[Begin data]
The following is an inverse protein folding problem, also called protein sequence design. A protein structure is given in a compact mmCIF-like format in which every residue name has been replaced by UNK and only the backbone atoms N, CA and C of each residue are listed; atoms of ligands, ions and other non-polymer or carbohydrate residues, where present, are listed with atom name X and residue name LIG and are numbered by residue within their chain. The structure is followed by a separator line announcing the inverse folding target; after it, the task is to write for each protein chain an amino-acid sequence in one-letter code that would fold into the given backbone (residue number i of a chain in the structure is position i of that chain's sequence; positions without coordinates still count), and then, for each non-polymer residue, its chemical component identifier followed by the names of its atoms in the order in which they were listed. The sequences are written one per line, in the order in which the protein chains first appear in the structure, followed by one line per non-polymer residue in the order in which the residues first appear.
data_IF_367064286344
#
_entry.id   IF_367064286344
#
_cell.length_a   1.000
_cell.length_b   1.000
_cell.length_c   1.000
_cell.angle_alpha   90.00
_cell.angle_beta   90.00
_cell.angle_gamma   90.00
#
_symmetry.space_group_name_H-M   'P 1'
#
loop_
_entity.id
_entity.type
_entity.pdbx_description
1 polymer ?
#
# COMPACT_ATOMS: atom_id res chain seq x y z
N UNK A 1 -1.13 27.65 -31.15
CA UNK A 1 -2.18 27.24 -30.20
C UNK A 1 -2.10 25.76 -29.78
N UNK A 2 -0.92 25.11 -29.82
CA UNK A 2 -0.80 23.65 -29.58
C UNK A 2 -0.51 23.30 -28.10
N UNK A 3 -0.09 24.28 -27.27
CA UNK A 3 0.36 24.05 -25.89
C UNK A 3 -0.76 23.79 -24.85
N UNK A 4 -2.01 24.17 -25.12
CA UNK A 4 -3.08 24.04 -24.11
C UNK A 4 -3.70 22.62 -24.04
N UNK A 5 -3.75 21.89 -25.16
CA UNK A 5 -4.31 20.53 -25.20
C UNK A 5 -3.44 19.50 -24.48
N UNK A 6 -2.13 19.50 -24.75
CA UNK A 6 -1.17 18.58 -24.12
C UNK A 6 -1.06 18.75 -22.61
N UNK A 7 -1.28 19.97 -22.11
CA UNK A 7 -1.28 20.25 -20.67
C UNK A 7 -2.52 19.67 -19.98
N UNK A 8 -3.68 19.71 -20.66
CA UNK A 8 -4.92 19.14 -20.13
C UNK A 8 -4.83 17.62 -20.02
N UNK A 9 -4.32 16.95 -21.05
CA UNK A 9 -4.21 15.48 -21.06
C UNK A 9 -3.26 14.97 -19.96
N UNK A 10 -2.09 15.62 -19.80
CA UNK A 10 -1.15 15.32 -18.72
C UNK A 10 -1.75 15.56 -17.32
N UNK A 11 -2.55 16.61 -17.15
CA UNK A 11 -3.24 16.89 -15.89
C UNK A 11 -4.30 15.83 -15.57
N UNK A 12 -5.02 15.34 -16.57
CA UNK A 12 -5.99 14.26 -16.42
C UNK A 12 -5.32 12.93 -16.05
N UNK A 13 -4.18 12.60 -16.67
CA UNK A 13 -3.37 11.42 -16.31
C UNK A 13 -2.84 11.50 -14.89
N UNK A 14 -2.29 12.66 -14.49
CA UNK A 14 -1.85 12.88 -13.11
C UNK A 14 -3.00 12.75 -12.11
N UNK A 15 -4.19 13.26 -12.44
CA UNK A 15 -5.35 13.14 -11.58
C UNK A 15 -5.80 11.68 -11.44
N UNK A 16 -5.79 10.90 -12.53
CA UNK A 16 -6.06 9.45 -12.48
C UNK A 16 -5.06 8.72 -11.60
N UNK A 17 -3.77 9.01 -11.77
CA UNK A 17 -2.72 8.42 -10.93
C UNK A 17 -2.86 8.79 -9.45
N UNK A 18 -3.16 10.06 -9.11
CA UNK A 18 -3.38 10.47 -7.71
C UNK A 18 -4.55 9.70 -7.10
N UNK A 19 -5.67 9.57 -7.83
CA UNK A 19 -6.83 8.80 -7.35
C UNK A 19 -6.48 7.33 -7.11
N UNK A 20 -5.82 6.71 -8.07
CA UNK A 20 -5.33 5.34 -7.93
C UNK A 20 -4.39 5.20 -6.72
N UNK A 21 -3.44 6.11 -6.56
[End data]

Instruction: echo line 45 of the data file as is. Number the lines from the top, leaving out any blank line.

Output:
C UNK A 8 -4.83 17.62 -20.02